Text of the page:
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October 21, 2020

Farm Budgeting and Risk Management

Farming is an industry of abundant reward yet frequent risks.

The unpredictability of the agricultural industry combined with its essentiality makes it both volatile and steady in nature. Farmers have the freedom to be their own boss, are an integral part of society, and can rest assured knowing that their work will always be needed. However, with this freedom and sense of purpose come unforeseen roadblocks—many of which are outside a farmer’s control.

Farmers and ranchers may not be able to control things such as destructive weather, trade tariffs, or fluctuating market prices, but they can implement strategies to cushion the blow from unpredictable obstacles when they arise. If 2020 has taught us anything, it’s that risk management in agribusiness has never been more imperative than it is now.

Keep reading to learn more about how to effectively analyze farm profit margins and implement risk mitigation strategies to keep your agricultural operation strong through economic strife.

Financial Documentation to Consider When Analyzing Your Farm Budget

Farm risk management begins with knowing the data behind your operation year-over-year. Becoming accustomed to crunching, updating, and analyzing the numbers will allow you to make smart financial decisions and see what areas hold space for improvement. Three types of farm profit documentation most beneficial to agricultural operations are profit and loss accounts, balance sheets, and cash flow statements.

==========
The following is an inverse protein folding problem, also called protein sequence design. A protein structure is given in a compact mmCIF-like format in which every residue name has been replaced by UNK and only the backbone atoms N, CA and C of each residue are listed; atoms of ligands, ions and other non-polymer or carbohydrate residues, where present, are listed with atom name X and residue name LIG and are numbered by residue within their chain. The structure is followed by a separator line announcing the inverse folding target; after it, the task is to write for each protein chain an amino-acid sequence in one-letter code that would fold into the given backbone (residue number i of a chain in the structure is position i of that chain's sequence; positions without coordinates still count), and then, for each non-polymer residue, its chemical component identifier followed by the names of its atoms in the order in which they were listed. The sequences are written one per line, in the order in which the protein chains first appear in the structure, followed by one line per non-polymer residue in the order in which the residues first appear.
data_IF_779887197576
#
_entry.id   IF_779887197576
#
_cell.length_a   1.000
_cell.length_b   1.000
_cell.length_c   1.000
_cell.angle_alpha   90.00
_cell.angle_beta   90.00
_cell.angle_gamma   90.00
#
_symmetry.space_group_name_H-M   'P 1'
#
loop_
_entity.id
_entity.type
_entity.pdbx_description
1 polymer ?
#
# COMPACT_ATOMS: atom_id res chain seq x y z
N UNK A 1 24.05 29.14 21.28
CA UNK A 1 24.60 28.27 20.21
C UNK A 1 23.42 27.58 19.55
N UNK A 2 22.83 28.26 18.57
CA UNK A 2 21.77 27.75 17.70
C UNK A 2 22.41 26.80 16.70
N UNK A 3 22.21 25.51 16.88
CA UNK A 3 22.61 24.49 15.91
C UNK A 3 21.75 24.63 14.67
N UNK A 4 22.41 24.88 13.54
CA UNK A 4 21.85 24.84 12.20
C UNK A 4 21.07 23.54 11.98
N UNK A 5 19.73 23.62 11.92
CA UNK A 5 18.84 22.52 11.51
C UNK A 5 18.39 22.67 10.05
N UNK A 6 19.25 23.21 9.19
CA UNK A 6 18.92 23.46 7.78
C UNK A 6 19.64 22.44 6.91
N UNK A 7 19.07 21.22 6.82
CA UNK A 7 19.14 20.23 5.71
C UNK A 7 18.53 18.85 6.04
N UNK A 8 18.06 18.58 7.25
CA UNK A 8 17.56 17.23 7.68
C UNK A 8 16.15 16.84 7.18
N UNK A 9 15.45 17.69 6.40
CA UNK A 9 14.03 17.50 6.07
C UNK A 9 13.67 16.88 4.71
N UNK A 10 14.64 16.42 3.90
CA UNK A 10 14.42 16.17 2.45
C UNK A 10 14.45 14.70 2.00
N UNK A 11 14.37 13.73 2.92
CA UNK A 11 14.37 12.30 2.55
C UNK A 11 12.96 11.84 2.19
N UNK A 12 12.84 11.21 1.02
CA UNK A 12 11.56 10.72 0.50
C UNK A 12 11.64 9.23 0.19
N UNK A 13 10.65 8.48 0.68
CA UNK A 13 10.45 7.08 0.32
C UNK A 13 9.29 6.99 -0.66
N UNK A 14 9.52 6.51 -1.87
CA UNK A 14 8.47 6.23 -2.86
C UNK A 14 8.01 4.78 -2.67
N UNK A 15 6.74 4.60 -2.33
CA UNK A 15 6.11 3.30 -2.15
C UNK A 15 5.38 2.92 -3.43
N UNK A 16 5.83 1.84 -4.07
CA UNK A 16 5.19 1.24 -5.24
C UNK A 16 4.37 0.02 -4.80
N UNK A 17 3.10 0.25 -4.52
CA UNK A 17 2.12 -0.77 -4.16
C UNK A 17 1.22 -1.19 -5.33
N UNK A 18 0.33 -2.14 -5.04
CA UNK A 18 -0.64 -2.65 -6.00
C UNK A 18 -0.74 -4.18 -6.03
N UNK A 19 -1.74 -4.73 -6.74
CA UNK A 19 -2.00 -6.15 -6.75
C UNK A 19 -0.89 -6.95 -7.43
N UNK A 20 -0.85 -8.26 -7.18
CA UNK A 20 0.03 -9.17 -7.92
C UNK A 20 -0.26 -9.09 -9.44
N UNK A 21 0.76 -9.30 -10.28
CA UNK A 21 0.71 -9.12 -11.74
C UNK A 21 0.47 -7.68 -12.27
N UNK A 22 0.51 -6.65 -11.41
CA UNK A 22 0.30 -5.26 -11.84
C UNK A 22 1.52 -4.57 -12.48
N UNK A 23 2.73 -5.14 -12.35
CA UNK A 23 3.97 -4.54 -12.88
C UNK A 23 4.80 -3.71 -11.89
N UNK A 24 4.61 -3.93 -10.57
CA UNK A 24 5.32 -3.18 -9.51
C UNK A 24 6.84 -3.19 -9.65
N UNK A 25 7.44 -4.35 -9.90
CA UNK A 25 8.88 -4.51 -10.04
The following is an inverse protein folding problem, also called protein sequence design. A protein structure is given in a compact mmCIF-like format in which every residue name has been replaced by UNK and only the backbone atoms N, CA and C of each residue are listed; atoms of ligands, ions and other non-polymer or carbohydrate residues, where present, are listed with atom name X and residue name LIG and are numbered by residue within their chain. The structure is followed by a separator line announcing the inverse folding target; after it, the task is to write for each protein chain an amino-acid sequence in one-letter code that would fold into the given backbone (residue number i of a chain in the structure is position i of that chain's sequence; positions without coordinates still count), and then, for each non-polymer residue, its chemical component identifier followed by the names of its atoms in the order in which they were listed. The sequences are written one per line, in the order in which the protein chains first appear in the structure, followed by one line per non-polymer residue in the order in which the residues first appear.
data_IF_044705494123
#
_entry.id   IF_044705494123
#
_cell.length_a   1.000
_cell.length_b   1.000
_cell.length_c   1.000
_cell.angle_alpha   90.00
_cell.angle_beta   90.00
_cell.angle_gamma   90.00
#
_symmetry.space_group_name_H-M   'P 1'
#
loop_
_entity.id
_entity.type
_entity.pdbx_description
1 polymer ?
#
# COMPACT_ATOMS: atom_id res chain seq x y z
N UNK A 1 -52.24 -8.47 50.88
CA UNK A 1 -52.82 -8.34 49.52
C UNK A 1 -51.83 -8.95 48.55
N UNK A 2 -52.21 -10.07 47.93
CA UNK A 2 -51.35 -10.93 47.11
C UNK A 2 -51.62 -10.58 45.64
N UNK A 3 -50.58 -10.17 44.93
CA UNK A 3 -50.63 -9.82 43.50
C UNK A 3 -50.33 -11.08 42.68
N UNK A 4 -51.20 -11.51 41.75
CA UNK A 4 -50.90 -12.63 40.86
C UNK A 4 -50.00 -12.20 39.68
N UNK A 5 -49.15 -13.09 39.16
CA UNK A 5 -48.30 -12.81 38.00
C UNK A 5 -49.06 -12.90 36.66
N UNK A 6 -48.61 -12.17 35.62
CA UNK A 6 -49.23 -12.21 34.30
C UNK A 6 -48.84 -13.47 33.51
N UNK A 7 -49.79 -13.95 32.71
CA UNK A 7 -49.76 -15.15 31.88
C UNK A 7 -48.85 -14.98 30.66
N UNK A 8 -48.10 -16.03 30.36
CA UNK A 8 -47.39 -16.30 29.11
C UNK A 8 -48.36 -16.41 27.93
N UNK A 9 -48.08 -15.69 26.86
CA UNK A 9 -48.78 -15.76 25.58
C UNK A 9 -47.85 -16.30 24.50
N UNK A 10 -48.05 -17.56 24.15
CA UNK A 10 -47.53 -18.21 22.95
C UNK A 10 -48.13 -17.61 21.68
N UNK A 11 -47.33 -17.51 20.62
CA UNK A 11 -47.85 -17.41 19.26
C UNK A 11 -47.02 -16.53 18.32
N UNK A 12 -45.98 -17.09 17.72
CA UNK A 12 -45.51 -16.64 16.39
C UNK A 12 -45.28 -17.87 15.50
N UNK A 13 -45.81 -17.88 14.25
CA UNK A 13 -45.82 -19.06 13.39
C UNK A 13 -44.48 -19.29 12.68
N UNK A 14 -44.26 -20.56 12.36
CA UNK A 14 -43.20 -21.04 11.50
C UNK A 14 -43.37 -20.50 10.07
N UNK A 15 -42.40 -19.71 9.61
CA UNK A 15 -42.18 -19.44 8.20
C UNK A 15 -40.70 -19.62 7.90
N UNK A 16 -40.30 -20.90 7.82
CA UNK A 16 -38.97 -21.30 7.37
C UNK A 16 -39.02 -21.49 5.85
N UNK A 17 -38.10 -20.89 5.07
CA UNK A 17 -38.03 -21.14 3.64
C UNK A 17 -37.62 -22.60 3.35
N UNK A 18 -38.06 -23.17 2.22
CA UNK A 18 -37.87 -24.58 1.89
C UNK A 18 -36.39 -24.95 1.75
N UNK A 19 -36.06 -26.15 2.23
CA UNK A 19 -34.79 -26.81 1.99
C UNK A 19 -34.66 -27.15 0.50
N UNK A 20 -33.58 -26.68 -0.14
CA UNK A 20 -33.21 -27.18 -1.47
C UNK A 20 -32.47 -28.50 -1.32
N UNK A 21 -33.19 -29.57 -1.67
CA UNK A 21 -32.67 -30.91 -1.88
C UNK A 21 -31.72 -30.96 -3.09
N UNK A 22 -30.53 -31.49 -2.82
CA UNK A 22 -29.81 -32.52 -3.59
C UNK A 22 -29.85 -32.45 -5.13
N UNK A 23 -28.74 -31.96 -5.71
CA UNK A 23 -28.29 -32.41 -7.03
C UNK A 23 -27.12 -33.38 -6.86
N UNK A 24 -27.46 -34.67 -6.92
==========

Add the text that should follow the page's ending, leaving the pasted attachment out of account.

Profit and Loss

Profit and loss accounts represent recorded documentation of income and expenses that occurred—whether it’s quarterly or annually—and shows the cash available to purchase assets, reduce debt, and pay income taxes. Profit and loss evaluations are typically conducted at least once a year and provide insights on return on investments (ROIs) of operational costs along with the growth or decline of trading profit margins for each cycle. It’s helpful to separate profit and loss accounts by crop type and land parcel as well in order to better track the best areas to scale or pull back.

Balance Sheet

A farm balance sheet lists operational assets, liabilities, and current net worth. Intervals typically range from monthly to annually; however, staying on top of your agribusiness balance sheet information consistently will make it less of a monumental project and more of a quick task. While each operation varies in optimal time to complete balance sheet information, farmers and ranchers often prepare this documentation around the time when harvests are sold and inventory is low. Whatever you decide, be sure to do so at a consistent time each year to ensure information is as accurate as possible for future comparative analysis.